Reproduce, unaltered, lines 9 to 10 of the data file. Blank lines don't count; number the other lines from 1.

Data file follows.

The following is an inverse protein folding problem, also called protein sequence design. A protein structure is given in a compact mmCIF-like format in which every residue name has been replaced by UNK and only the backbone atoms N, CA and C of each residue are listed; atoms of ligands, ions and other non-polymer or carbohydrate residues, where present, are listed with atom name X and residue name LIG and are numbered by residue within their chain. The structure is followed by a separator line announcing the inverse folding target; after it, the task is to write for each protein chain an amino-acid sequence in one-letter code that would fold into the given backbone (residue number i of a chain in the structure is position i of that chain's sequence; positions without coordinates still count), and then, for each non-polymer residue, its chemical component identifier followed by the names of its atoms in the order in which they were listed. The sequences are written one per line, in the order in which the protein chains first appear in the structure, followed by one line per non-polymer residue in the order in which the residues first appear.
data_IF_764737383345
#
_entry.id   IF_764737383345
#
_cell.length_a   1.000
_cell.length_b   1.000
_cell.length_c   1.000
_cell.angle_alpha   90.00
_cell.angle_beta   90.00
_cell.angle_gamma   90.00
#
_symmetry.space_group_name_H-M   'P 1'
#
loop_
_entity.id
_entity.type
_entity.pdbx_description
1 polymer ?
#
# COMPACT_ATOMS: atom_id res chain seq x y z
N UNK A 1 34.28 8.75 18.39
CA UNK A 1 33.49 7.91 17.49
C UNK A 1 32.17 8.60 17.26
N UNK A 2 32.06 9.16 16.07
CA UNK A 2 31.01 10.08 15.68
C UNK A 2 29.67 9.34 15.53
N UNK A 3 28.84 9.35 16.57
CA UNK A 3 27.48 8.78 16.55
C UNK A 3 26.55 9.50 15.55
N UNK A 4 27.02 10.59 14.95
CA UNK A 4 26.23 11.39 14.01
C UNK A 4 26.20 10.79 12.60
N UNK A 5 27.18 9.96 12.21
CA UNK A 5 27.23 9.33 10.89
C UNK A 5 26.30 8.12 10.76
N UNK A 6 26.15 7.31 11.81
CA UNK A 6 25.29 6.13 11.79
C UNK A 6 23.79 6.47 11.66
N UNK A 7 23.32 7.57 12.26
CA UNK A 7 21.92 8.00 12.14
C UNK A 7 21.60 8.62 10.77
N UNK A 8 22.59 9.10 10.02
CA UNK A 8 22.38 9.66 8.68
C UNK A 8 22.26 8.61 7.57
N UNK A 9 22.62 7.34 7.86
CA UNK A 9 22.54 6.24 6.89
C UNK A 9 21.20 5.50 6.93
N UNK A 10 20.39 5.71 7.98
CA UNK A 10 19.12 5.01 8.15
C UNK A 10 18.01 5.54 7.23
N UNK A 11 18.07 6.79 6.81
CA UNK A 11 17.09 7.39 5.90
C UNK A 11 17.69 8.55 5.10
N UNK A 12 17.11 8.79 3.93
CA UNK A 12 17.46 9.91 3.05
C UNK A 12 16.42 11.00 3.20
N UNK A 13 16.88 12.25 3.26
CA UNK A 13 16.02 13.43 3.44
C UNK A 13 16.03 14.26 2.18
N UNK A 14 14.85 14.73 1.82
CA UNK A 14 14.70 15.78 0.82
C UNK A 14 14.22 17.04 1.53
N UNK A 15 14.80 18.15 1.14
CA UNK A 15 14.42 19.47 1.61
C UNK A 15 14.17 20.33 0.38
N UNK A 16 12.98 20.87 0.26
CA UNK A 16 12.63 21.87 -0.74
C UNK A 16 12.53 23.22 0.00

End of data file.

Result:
_cell.angle_alpha   90.00
_cell.angle_beta   90.00